In this complex scenario comes elmah.io, a Error Management, Deployment Tracking and Uptime Monitoring tool with the main goal of combining internal and external uptime and availability checks in a single, centralized monitoring platform.
Among the many features made available by elmah.io, we would like to delve into the following aspects:
- An external uptime monitoring system, similar to those provided by the services mentioned early on (Pingdom, StatusCake & more): in short words, a standard availability check with a notification system that will alert the administrators in case of downtime.
- An internal error tracking & logging system, carried out by installing a special ASP.NET package within our ASP.NET, ASP.NET MVC or .NET Core application. Once installed, this middleware library will intercept all the exceptions raised by our application, making them available through a special web interface and sending (optionally) a timely notification and / or a daily summary of all errors to one or more e-mail addresses.
In our opinion, the real added value of elmah.io is given by the combination of these two aspects: the external uptime monitoring keeps us informed about the reachability and availability of our web site, while the internal error tracking allows us to have immediate news of any application crash - with the invaluable opportunity to view the details of the exception directly from the web.
The screenshot below shows the Overview page of a typical project added to elmah.io: a typical dashboard containing the various errors found over time, together with their related info (affected browsers, frequency / incidence, URL, & more).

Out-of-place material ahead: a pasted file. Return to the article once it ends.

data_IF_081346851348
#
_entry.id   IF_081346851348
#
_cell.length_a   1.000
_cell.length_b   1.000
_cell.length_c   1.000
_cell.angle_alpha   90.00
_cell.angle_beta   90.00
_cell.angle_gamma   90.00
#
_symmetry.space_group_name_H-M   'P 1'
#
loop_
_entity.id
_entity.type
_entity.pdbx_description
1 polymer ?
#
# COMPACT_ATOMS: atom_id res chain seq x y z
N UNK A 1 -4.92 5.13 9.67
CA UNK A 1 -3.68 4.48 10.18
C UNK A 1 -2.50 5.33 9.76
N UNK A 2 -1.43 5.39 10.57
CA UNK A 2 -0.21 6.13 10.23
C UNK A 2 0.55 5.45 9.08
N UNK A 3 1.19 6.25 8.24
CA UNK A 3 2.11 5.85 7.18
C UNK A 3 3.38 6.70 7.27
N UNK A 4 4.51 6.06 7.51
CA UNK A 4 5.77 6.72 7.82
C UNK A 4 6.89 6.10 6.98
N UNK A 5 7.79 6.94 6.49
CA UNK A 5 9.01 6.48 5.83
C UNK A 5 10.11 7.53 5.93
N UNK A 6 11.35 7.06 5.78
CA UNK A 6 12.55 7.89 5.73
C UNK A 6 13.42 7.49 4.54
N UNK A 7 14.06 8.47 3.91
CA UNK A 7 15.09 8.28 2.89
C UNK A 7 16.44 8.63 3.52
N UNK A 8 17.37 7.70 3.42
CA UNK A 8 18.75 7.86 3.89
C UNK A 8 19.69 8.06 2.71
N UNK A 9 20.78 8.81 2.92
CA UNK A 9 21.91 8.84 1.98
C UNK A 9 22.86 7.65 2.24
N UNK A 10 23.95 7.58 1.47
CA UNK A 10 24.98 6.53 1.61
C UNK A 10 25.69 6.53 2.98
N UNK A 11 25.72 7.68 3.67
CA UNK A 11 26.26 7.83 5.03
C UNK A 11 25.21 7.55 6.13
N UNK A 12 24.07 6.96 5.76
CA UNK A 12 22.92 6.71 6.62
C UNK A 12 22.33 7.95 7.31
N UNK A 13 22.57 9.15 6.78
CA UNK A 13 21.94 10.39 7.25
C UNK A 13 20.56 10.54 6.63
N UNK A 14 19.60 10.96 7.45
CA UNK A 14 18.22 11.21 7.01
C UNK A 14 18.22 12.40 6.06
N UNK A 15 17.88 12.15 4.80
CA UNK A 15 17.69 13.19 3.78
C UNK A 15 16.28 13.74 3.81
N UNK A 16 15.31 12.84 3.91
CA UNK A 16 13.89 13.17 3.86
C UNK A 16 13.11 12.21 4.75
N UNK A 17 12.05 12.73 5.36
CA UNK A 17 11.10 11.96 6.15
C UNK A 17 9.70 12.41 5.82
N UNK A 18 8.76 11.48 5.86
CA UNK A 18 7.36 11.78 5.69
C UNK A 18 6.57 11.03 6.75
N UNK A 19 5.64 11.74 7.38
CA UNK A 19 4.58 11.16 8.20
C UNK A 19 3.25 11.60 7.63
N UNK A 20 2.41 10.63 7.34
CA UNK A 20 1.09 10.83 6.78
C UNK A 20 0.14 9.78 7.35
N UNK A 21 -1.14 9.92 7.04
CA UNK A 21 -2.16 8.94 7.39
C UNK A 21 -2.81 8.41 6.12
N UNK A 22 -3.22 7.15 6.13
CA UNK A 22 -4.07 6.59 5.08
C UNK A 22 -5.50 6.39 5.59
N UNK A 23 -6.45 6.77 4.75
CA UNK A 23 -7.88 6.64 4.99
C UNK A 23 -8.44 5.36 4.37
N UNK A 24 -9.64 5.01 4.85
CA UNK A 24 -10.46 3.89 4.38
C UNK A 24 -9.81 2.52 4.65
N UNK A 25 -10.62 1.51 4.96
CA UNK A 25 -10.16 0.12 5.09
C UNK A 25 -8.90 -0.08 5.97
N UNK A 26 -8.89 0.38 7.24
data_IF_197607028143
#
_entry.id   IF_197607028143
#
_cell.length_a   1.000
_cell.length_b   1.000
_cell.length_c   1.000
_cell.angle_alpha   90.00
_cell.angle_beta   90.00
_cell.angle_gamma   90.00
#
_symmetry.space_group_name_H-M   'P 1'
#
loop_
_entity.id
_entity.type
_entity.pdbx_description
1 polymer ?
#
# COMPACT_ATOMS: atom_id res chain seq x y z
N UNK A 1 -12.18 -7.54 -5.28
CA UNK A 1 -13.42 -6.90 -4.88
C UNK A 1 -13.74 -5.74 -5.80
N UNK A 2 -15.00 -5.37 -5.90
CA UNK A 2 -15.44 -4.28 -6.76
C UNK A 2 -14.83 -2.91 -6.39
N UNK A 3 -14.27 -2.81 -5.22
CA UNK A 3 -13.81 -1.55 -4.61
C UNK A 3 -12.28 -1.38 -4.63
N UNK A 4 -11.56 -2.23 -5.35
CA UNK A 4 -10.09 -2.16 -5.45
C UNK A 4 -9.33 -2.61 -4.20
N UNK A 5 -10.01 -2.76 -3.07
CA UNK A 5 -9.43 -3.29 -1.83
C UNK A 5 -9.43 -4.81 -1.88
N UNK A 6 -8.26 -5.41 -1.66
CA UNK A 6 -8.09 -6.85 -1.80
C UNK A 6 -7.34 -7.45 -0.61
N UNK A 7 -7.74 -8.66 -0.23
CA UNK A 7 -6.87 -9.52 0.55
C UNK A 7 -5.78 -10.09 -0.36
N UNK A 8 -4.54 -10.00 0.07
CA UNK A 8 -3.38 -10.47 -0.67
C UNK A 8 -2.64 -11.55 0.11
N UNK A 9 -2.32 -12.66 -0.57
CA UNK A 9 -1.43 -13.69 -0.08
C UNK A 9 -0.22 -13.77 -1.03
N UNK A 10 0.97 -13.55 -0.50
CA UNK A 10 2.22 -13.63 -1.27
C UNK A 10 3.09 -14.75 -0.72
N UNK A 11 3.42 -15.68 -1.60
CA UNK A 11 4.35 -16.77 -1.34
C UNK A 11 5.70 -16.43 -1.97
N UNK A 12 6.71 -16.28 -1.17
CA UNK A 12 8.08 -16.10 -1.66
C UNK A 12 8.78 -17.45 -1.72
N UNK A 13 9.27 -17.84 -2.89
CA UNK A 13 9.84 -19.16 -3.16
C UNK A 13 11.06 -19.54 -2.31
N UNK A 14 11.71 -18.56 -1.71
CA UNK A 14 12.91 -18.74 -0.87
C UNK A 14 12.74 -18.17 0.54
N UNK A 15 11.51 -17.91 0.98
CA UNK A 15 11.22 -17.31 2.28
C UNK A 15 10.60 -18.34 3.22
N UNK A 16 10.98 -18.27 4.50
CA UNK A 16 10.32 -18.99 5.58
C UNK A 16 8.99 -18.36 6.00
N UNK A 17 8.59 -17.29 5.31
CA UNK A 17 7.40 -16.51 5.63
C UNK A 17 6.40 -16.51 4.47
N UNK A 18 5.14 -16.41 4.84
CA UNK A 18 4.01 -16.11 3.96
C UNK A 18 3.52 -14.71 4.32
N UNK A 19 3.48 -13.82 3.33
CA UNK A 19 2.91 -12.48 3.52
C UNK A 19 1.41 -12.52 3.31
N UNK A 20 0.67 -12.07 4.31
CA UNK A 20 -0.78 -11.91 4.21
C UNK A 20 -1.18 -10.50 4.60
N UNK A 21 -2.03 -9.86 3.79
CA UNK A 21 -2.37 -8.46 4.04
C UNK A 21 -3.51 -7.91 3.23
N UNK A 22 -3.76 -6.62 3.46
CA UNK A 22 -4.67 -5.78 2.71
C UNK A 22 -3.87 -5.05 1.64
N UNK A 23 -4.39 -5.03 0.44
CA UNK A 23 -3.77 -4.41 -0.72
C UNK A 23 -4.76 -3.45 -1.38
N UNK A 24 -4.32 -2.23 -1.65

A more detailed, in-depth search can be done through the Search page, which allows to identify the various exceptions thrown by the app through google-like full-text queries and various filters (by date, by type of error, etc..).
Installing elmah.io within an existing ASP.NET web application is an extremely simple task: all we need to do is to create an account on the elmah.io website, choose one of the available pricing plans and add the project to the service using the web interface. Once done, the service will bring us to a installation page containing all the instructions we need to install the error logging package on our choosen framework (ASP.NET, ASP.NET MVC, ASP.NET Core & more); it will also give us the required API KEY and LOG ID that we'll need to manually add within the application's Web.config file:
If we're using NuGet, the software installation will require a single line of code to write into the Package Manager Console:
PM> Install-Package elmah.io
Visual Studio users will also benefit from a special extension (elmah.io per Visual Studio) that allows a seamless integration of elmah.io within the Visual Studio GUI: such integration will allow developers to view the elmah.io error logs directly from the development environment GUI.
The whole installation and configuration process is shown in details in the following YouTube video:
The various subscription plans have an increasing pricing depending by the given set of features: the number of developers that can be assigned to each project, the log retention period and other optional tools. There are also special subscription programs (including NFR licenses, etc.) for startups, small businesses, MVPs and open-source projects.
Before writing this review we installed elmah.io on two rather important ASP.NET MVC projects for about two months: the overall experience we got was extremely positive. The error tracking GUI allowed us to perform the review & analysis of various bugs that would have been hard to reproduce in a development environment - eventually helping us to fix them. Being able to watch the Stack Trace produced by a real user behavior was definitely a great advantage.
Therefore, our final evaluation is extremely positive: the developers came out with a great tool that could be very useful to anyone interested in improving their testing and monitoring awareness on the software they develop and release: a strategic choice that now is more important than ever, considering the absolute importance of error tracking these days.